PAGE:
Date of Award


Level of Access

Campus-Only Thesis

Degree Name

Master of Science (MS)




Rebecca J. Van Beneden

Second Committee Member

Keith W. Hutchison

Third Committee Member

Gregory D. Mayer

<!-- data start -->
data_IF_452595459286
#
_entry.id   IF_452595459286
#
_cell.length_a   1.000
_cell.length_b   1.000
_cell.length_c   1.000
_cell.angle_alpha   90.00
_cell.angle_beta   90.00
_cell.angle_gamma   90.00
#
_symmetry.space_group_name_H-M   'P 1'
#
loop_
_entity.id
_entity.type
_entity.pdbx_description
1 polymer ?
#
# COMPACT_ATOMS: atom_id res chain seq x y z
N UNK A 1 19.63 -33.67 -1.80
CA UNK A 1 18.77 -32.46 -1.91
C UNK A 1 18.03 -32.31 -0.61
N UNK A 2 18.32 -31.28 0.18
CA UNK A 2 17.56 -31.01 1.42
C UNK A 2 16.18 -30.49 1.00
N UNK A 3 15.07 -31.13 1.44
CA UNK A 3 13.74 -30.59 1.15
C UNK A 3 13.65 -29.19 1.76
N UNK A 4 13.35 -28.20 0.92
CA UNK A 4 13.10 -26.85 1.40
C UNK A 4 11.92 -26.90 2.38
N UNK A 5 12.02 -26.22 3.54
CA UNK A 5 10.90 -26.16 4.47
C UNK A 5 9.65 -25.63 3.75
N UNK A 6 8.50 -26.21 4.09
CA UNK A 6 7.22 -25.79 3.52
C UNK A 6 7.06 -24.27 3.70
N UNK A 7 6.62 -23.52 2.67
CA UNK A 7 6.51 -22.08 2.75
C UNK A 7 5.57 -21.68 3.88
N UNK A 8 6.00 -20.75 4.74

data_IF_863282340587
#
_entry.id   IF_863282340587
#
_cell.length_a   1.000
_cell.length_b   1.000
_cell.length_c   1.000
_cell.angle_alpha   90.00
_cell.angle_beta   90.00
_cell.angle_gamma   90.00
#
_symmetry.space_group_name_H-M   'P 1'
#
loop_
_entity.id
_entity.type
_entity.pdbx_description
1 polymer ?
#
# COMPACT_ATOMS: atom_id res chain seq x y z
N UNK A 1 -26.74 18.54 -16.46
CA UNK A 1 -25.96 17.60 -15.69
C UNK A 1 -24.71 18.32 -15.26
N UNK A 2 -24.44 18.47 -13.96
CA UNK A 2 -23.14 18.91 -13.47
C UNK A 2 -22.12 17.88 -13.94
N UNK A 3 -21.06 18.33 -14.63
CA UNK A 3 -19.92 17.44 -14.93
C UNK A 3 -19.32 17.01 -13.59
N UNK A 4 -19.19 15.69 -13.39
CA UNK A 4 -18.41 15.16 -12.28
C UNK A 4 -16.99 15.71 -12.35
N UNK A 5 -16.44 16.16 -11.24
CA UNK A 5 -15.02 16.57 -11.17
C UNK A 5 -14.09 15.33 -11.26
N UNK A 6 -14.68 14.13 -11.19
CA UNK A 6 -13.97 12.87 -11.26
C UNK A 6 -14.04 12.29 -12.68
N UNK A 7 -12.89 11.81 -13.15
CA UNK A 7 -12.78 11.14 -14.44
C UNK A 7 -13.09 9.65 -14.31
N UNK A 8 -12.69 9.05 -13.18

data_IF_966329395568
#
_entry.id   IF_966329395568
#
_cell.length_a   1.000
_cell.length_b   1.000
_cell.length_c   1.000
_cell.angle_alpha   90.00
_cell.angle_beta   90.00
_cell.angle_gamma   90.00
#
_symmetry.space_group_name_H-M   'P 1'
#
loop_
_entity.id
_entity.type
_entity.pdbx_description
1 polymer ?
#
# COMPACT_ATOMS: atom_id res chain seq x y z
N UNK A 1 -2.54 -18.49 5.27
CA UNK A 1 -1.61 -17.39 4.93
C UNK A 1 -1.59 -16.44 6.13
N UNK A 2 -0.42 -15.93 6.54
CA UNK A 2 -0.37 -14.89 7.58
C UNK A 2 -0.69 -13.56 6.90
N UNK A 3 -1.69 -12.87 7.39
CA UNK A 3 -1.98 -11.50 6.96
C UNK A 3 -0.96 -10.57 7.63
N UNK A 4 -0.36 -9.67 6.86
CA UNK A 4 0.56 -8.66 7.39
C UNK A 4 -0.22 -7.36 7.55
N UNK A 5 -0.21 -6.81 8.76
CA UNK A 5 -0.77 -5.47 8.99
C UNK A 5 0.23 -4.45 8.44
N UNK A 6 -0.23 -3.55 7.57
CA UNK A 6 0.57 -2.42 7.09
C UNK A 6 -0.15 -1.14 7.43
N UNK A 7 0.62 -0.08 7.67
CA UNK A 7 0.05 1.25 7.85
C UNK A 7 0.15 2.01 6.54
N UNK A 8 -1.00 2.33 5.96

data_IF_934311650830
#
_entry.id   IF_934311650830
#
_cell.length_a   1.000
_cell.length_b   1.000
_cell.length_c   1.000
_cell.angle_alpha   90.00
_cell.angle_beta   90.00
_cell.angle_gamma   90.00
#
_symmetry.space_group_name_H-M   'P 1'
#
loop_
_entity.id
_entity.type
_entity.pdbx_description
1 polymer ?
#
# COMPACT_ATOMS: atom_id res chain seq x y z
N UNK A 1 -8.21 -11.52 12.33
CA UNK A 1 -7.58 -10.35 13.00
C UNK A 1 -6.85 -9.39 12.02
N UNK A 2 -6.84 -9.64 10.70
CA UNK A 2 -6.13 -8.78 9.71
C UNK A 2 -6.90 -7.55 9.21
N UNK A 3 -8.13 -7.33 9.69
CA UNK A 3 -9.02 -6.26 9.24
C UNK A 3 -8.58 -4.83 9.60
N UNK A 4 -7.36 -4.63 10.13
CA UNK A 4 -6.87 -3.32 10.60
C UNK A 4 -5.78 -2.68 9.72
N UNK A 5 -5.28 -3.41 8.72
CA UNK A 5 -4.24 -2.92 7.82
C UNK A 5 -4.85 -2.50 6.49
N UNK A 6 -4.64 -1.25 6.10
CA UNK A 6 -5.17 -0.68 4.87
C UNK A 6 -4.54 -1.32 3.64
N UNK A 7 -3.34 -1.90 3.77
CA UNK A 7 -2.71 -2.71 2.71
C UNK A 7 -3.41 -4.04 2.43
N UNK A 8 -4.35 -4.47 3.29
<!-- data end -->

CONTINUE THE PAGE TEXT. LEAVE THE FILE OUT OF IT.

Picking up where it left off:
The aryl hydrocarbon receptor nuclear translocator (ARNT) is a member of the bHLH-PAS (basic helix-loop-helix-PER-ARNT-SIM) family of transcription factors. ARNT maintains a role in regulation of gene expression during neural development and in response to hypoxia and xenobiotic exposure in vertebrates. These processes are mediated via the hypoxia inducible factor (HIF) and aryl hydrocarbon receptor (AHR) signaling pathways, respectively. Vertebrates often contain multiple ARNT genes and splice variants. Generally, at least one form is ubiquitously expressed and others often exhibit tissue-specific expression. Invertebrate species typically contain a single ARNT homolog that exhibits tissue-dependent expression. A homolog of ARNT with four distinct variants, ARNTa, ARNTb, ARNTc and ARNTd, has been identified in the soft-shell clam, Mya arenaria. This investigation was undertaken as a first step in discovering functional roles played by ARNT gene variants in this marine invertebrate species. All four ARNT variants (ARNTa, ARNTb, ARNTc and ARNTd) contain intact PAS A domains, but two have truncated PAS B domains, which may influence interaction with their dimerization partners. Sequence analysis indicated that the four identified ARNT variants were phylogenetically related to other invertebrate ARNT homologs. Western blot analysis and quantitative PCR, revealed that ARNTa was predominant, and ubiquitously expressed, while ARNTb, ARNTc and ARNTd all exhibited tissue-dependent expression. Interestingly, although the M. arenaria ARNT forms were phylogenetically most closely related to other invertebrate homologs, the expression patterns were similar to vertebrate ARNT proteins. Since it has been suggested that ARNT is involved in reproductive processes in mammalian species, expression patterns of the clam ARNTs were examined in gonadal tissue during gamete production. ARNTa, but not ARNTb, ARNTc or ARNTd, expression changed during gametogenesis, suggesting a role of ARNTa in reproduction. Finally, because gonadal cancer has been documented in certain soft-shell clam populations along coastal Maine, clam ARNT was examined in gonadal tissue containing germinomas to determine if ARNT expression was correlated with the presence of tumors. ARNT expression in M. arenaria was not elevated in tumorigenic tissue relative to non-tumorigenic tissue, consistent with studies of human reproductive tissues. Investigation into the role that ARNT plays in the soft-shell clam provides valuable information regarding the evolutionarily conserved function of ARNT in invertebrate species. Differences in expression patterns suggest that clam ARNT gene variants are likely to be involved in different molecular pathways. ARNTa could potentially play a role in the process of gamete formation and ARNTb in hypoxia-induced pathways in the gill. Future investigations may uncover information on the evolutionarily conserved functions of protein variants in signaling pathways in an invertebrate species.

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